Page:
Sometimes you cannot help it—you know better, but now something is stuck in your Lap-band, and you have vomited, and it is not coming up. There are a couple of simple choices—but often times this means you will have to see your weight loss surgeon and the device will have to be emptied to allow the food bolus to pass. Sometimes a bit of a carbonated beverage will allow the food bolus to pass but only do this under your weight loss surgeon’s direction. As a rule, carbonation is not something we like to advocate, but there are some exceptions. (Again, some weight loss surgeons think carbonation will stretch the pouch, and some don’t think this will be a problem at all. No matter what, most carbonated beverages are filled with calories that you do not need). Do not do this without your weight loss surgeon’s permission or intervention. As we said in an earlier chapter, radiologists use this trick all the time (they have “fizzy” pills) to remove a food bolus. If you have something stuck—make certain your weight loss surgeon is involved in the removal of it.

Avoiding foods getting stuck is a key to Lap-band surgery. You will be more comfortable following some simple rules then being uncomfortable and worrying whether your device has slipped.

Learning how to feel full after Lap-band surgery

What is feeling full?

This might be a new sensation for you. Once you have a good fill, and feel the lack of hunger, you need to learn that sensation of not being hungry (satiety). This is a sensation to learn, and not to overdo. You don’t want to have PB – you don’t want to vomit, you don’t want to feel uncomfortable. The best way to learn this is to experiment – with some solid food like tuna, have a tablespoon of food, and wait a few minutes. See if you can have another tablespoon – and wait again. It takes your brain a few minutes to register that your stomach is stretched – feel that, memorize that sensation – and promise yourself to not do that again.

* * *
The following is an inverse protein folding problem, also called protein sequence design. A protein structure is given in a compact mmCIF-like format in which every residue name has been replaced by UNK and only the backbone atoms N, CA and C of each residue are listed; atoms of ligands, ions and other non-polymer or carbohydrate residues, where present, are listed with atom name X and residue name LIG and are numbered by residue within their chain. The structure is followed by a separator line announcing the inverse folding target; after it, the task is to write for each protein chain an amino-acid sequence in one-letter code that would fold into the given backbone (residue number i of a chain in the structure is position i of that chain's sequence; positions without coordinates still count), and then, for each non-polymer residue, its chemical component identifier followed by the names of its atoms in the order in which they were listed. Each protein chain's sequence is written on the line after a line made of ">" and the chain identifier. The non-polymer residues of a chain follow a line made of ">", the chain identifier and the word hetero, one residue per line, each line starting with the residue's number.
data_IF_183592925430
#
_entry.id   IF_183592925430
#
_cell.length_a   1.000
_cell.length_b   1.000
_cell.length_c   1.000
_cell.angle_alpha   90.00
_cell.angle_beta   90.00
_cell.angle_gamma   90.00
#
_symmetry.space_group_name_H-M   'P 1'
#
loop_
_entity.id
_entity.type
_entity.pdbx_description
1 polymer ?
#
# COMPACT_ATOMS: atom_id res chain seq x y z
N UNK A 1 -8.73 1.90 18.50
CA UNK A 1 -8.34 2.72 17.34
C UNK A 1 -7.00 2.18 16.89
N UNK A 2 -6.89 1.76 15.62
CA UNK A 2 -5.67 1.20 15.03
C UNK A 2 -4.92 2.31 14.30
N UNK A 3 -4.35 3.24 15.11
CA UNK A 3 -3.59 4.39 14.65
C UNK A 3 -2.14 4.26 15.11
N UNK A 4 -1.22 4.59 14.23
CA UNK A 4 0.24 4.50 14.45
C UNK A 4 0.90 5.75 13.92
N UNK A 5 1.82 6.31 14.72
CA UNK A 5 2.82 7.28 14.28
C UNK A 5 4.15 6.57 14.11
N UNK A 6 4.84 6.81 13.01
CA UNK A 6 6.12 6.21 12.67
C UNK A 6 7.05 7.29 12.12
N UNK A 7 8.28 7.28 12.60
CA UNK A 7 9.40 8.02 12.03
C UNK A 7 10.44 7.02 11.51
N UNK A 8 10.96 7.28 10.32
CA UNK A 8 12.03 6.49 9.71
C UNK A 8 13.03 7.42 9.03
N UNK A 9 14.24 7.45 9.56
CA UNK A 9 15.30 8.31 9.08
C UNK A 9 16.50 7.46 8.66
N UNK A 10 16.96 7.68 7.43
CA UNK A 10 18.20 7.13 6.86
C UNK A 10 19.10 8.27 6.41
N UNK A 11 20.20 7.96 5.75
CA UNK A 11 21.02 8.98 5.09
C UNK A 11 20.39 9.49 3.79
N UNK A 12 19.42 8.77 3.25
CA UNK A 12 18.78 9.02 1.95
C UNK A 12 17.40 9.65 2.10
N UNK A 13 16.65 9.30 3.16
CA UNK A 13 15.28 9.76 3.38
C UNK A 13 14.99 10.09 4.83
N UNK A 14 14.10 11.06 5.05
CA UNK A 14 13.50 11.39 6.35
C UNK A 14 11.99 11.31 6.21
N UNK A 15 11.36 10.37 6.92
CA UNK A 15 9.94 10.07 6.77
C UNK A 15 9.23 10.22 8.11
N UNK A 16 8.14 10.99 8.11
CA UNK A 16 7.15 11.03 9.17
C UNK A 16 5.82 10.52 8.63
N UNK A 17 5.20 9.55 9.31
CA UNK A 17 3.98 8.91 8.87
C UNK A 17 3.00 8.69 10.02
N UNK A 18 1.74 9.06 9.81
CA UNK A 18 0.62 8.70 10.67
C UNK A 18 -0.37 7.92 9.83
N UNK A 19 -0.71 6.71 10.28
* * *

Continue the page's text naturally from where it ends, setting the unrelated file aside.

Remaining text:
lap-band surgery provides a tool that can change as your body changes

There are no bad foods; there are only bad quantities of food

USDA Food plate the new food pyramid showing a variety of foods

Now there are always those who will disagree with me, and sometimes talking to bariatric patients who have been successful at losing weight is like talking to alcoholics about an occasional glass of wine. I have some patients who have become religious in their avoidance of certain foods because they feel they are poison. Food really isn’t poison, unless you take too much of it. Remember the saying, “moderation in all things, including moderation.” As with alcohol, some people can never just have a glass of wine, and some people cannot just have a bit of cake. You have to judge this for yourself. Obesity is a life long disease for which weight loss operation is only a tool.

Again, the Lap-band is a tool that can change as your body changes. This means after the operation you will eat a “normal diet.” Now, it might take some education in order to learn what is normal, but you certainly will be satisfied with less, and the key to this procedure is in learning the meaning of “normal.” Normal is not fast food, normal is not milkshakes. Normal is high quality proteins (low fat, or fats made from olive oil or fish) and low glycemic index carbohydrates. You will not only eat healthy foods, you will achieve weight loss without feeling hungry—and that 3 o’clock candy bar won’t tempt you. Bariatric patients who have had either the small bowel or the duodenum bypassed, need to concentrate on protein first and to take in up to 100 grams of protein a day. With the lap-band, there is no reason you need to take in more than the Recommended Daily Allowance (RDA).

What to eat:

  • Normal Foods
  • High quality proteins (egg whites, fish, low fat cottage cheese, soy products)
  • Low glycemic index carbohydrates
  • Vegetables
  • Fruits

The lap-band is the new revolution in the fight against obesity

It is a great tool, so use it well.

Proper aftercare cannot happen in the absence of self-advocacy.

—Melanie Magruder,

bariatric patient of Dr. Robert Rabkin